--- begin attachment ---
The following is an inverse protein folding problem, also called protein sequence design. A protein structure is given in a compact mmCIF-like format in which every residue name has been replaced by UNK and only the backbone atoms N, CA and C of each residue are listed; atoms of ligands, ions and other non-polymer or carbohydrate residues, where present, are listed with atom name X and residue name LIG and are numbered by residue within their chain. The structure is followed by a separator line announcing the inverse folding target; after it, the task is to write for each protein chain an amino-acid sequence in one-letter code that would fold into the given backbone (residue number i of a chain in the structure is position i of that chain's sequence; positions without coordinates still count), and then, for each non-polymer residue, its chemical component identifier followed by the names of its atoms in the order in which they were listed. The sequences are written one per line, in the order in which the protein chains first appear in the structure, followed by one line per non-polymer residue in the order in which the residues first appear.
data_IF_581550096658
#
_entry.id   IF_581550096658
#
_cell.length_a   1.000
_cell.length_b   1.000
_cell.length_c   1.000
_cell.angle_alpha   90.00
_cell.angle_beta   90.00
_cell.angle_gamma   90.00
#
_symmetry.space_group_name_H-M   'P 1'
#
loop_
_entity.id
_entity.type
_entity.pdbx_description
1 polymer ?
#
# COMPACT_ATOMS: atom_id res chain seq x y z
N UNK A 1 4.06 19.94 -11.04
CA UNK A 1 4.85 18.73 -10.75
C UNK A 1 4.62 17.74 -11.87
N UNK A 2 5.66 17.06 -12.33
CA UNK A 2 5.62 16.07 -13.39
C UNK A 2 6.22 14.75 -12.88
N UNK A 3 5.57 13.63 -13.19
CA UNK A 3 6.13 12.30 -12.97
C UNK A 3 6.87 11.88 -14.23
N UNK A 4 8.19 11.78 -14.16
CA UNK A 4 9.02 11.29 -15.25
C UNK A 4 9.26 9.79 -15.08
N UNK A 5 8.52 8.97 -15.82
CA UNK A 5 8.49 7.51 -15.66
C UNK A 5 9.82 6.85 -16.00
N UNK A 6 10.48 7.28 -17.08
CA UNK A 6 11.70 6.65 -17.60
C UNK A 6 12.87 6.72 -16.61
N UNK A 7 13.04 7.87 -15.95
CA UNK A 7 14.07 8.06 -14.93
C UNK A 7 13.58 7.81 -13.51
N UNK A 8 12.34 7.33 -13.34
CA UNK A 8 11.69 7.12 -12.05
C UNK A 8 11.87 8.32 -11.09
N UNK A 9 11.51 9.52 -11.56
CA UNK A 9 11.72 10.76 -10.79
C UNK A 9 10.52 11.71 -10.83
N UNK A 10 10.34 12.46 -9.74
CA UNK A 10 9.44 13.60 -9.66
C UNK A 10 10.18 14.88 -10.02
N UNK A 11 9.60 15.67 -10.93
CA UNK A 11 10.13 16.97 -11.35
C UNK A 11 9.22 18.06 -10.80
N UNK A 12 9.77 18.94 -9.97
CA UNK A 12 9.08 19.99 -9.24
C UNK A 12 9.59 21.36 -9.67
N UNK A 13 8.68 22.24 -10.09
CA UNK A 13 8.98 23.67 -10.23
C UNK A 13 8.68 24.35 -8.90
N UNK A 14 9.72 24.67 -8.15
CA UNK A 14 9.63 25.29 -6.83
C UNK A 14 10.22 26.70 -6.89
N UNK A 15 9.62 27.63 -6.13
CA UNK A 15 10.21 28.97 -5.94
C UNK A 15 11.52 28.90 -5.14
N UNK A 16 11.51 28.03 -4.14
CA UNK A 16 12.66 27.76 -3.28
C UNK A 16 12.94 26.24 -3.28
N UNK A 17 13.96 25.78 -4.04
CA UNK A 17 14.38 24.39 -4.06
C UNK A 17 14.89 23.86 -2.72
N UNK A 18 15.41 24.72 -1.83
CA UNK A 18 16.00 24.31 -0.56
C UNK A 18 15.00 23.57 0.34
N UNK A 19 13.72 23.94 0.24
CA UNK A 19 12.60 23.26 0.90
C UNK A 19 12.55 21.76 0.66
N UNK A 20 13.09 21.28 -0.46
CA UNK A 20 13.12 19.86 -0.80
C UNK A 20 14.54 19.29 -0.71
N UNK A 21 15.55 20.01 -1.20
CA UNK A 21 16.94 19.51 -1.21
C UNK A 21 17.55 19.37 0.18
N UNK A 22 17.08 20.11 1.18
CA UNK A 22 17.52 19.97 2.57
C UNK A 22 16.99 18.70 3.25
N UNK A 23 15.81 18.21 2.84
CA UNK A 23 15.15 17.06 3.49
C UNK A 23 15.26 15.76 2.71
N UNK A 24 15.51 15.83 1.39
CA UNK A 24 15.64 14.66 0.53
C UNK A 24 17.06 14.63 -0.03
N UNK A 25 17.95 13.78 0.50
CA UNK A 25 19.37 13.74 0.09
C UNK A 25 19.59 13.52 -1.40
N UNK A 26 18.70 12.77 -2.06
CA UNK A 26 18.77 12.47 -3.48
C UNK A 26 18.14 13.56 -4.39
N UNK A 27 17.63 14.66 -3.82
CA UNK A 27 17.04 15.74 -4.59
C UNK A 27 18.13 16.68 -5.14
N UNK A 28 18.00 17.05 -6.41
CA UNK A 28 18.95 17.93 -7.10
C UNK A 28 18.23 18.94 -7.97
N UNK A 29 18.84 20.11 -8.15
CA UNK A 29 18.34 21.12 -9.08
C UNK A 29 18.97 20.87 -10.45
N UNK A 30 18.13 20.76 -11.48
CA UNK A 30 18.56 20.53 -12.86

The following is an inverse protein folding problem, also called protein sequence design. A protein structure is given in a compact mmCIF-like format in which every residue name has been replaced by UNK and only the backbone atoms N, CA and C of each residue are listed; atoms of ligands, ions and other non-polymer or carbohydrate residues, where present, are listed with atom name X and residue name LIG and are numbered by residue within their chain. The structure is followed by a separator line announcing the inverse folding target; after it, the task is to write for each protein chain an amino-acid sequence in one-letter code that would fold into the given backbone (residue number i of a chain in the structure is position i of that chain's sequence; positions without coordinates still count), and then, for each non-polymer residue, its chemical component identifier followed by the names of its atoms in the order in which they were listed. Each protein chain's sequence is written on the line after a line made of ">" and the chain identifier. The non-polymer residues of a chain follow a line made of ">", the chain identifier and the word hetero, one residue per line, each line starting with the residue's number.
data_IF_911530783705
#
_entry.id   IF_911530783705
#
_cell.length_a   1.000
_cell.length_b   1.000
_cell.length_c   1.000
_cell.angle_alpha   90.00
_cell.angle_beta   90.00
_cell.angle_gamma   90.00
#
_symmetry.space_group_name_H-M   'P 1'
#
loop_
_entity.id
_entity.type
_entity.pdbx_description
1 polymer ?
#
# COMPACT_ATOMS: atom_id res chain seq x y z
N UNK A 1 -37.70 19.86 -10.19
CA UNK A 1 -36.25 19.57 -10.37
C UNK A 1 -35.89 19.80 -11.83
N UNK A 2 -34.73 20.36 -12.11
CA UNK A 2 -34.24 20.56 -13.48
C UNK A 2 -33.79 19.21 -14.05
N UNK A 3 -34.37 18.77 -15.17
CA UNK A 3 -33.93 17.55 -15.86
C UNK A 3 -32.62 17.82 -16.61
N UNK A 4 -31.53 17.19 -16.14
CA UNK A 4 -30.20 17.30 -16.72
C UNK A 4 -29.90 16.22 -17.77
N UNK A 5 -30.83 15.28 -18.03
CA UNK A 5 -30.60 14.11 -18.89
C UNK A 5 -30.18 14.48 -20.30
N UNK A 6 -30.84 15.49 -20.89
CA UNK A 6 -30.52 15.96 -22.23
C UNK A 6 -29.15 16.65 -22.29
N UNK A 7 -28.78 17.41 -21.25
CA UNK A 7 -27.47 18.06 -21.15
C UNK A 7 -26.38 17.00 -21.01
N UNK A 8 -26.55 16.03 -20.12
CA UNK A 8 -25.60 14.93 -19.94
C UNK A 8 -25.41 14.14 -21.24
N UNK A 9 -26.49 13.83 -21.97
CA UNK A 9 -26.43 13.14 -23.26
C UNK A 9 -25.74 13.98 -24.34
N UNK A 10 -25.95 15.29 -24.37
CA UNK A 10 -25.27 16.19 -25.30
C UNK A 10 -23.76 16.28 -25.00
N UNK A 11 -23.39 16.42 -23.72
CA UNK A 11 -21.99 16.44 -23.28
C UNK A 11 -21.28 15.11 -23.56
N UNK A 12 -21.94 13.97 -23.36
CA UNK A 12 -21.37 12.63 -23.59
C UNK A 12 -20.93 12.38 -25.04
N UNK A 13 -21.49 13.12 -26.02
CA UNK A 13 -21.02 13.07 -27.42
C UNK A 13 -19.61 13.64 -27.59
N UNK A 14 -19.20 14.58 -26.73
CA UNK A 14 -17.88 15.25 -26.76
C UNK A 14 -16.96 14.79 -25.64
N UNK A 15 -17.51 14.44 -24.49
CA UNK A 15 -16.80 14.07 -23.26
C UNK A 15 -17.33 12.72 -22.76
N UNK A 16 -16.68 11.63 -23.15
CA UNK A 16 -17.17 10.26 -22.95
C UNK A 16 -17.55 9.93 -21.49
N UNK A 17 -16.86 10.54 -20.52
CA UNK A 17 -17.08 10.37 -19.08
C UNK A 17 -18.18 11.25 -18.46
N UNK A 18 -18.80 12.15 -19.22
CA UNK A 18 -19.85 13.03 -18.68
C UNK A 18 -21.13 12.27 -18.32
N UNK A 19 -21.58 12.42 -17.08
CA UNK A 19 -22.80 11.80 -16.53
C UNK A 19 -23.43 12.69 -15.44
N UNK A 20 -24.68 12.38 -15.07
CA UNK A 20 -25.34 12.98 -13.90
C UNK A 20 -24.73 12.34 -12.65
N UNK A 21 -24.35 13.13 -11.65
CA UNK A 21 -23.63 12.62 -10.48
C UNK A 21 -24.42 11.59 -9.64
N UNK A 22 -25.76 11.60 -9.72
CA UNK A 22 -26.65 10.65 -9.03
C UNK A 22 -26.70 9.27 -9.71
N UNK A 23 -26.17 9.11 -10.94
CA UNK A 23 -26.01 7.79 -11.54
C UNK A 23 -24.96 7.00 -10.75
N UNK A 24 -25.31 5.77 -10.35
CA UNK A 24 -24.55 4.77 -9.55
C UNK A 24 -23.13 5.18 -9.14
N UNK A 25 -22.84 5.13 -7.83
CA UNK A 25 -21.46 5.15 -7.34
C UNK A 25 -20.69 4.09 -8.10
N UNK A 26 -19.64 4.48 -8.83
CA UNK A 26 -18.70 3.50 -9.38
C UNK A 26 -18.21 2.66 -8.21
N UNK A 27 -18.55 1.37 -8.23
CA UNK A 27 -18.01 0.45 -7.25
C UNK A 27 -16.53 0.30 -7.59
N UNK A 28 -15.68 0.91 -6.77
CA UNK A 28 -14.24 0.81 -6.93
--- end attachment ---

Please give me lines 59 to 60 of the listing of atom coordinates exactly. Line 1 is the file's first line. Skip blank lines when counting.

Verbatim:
CA UNK A 13 8.98 23.67 -10.23
C UNK A 13 8.68 24.35 -8.90